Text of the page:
Verse Completion: . . . he is threshing. Deuteronomy 25:4 (NASB)


8/9/21


Good morning. This is the day the LORD has made; let us rejoice and be glad in it.


Song for the Day: https://youtu.be/0ZkmDqk2ivs


Complete the Verse & Name the Book: “When you reap your harvest in your field and have forgotten a sheaf in the field, you shall not go back to get it; it shall be for the alien, for the orphan, and for the widow, in order that . . . (completion at the end)


It’s vacation time, so for the next week or so we will be going back into the archives and looking at some devotionals from more than two years back.

In Matthew 13, Jesus gives the parable of the farmer scattering seed. In verse 12 Jesus said, "To those who listen to my teaching, more understanding will be given, and they will have an abundance of knowledge. But for those who are not listening, even what little understanding they have will be taken away from them." Considering what comes next, I believe this means listening with a soft heart—a heart that is pliable; a heart that has surrendered to God and is willing to formed into anything God desires.

Verses 14 and 15 continue with the words of Jesus,


This fulfills the prophecy of Isaiah that says, 'When you hear what I say, you will not understand. When you see what I do, you will not comprehend. For the hearts of these people are hardened, and their ears cannot hear, and they have closed their eyes—so their eyes cannot see, and their ears cannot hear, and their hearts cannot understand, and they cannot turn to me and let me heal them.'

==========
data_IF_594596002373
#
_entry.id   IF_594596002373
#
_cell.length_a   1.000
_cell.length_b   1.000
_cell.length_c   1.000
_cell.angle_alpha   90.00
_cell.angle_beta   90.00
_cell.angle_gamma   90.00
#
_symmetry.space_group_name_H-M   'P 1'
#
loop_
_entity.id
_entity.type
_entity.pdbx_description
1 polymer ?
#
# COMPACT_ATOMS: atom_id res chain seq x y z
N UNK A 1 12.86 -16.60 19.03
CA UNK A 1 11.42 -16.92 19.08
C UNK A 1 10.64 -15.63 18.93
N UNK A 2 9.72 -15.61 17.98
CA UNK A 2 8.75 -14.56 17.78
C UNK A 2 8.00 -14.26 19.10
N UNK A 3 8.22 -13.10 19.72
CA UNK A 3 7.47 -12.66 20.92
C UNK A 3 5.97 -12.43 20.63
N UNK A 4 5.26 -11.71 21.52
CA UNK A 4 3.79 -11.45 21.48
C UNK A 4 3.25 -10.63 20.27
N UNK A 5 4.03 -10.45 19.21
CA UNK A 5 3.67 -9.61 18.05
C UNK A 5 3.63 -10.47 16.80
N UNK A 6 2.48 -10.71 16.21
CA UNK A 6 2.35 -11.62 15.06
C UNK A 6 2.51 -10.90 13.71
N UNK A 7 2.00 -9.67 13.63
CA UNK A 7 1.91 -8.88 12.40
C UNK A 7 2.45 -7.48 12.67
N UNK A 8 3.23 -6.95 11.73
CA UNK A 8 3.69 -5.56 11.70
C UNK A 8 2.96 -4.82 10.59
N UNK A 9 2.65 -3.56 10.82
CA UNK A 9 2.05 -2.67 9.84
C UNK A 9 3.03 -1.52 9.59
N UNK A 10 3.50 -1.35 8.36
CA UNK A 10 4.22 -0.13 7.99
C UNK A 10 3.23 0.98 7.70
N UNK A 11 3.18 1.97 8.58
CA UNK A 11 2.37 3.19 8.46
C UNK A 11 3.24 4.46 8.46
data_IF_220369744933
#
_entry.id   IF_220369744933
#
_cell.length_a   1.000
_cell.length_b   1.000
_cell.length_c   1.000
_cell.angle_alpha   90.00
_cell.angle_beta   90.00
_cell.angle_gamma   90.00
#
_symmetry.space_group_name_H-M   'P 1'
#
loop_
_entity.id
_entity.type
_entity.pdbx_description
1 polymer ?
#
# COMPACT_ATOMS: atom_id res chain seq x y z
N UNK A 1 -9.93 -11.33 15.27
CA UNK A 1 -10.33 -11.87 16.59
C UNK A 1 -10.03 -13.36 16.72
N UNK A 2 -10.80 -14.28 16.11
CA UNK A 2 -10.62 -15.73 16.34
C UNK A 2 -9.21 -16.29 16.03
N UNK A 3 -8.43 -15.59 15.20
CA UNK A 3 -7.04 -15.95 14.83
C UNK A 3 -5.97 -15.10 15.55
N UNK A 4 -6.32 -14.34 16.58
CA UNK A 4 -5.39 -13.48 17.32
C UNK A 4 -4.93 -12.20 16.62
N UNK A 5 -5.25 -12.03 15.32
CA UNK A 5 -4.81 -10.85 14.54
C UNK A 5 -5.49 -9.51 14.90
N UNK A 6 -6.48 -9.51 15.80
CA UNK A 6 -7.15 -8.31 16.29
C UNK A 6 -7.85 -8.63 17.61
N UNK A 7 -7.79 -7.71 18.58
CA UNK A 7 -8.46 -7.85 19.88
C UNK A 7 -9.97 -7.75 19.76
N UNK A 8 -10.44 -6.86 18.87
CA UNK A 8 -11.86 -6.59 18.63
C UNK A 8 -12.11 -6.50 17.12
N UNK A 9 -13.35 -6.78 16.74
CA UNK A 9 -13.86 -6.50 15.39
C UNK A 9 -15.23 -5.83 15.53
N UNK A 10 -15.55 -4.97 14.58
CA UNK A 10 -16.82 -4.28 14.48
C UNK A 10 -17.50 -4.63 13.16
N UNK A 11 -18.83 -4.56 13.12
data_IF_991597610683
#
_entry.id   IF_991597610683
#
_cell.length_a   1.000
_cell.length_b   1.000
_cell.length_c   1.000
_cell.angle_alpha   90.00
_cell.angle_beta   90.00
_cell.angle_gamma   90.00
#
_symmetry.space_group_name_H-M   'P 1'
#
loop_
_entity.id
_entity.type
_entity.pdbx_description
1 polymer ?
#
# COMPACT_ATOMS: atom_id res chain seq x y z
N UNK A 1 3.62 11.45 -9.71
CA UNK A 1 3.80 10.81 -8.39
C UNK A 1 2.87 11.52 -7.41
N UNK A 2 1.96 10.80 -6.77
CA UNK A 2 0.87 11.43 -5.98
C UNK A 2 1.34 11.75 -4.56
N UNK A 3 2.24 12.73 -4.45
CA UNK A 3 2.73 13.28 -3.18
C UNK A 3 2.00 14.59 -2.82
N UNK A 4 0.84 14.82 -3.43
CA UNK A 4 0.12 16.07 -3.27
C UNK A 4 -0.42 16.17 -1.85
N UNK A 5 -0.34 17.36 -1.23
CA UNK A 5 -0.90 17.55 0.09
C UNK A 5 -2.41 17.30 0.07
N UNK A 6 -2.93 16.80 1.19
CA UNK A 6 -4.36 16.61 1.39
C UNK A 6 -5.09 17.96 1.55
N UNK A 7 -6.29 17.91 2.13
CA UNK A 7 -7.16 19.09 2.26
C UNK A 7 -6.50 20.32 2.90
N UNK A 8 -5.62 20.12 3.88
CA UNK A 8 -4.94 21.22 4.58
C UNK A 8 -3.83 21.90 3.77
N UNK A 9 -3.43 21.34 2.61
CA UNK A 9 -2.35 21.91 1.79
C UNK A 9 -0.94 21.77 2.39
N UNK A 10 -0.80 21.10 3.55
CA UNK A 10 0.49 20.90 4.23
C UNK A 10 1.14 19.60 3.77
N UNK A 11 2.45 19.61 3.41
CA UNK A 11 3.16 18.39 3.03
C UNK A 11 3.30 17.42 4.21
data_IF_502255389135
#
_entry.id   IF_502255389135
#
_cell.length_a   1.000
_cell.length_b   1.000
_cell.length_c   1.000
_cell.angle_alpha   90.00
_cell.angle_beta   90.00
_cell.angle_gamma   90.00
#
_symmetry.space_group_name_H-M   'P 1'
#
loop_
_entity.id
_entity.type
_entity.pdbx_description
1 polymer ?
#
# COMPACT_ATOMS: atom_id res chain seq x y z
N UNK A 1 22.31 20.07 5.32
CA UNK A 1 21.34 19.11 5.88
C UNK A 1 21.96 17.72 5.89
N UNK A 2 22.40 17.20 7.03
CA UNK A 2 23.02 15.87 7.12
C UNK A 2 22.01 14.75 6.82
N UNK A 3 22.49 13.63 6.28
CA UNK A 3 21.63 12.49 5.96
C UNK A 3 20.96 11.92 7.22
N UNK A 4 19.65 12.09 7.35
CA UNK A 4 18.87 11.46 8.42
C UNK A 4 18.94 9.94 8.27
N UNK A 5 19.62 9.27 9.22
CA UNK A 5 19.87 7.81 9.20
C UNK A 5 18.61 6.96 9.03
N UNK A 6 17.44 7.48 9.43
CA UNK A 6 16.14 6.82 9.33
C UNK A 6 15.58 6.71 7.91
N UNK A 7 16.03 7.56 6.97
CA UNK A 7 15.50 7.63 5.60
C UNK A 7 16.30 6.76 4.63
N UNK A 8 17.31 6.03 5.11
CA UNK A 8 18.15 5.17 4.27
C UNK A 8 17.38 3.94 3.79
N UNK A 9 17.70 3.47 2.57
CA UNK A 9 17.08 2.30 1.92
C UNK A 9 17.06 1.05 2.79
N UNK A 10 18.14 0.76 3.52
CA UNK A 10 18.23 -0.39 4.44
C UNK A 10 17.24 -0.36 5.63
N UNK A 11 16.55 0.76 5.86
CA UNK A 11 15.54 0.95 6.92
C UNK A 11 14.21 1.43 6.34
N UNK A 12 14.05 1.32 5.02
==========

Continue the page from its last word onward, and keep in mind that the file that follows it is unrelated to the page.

Those are some serious consequences when we harden our hearts:

·       When we hear the pastor speak, the words don't penetrate any longer.

·       When we read God's word, the Holy Spirit no longer speaks through the words to our heart.

·       We no longer hear God telling us to turn to Him and let Him heal us.

Brothers and sisters, let's all keep our hearts soft toward God, listening for His voice as we read His word and pray, and obeying when He speaks.



Verse Completion: . . . the LORD your God may bless you in all the work of your hands. Deuteronomy 24:16 (NASB)


8/7/21


Good morning. This is the day the LORD has made; let us rejoice and be glad in it. 


Song for the Day: https://youtu.be/r8Td9cZajyE



Complete the Verse & Name the Book“Fathers shall not be put to death for their sons, nor shall sons be put to death for their fathers; everyone shall be put to death for . . . (completion at the end)



It’s vacation time, so for the next week or so we will be going back into the archives and looking at some devotionals from more than two years back.


I was reading today in Genesis 39 about Joseph in Potiphar's house and then being put in prison. Several things struck me. First of all, in verse 2 it says, "The LORD waswithJoseph, so he succeeded in everything did as he served in the home of his Egyptian master." We need the LORD with us, don't we? The book we've been reading in Home Teams is called With, and that's the premise of the whole book—that we need to spend time with God (praying, reading His word, building relationship). When God is with us, we will succeed in all we do as we serve Him.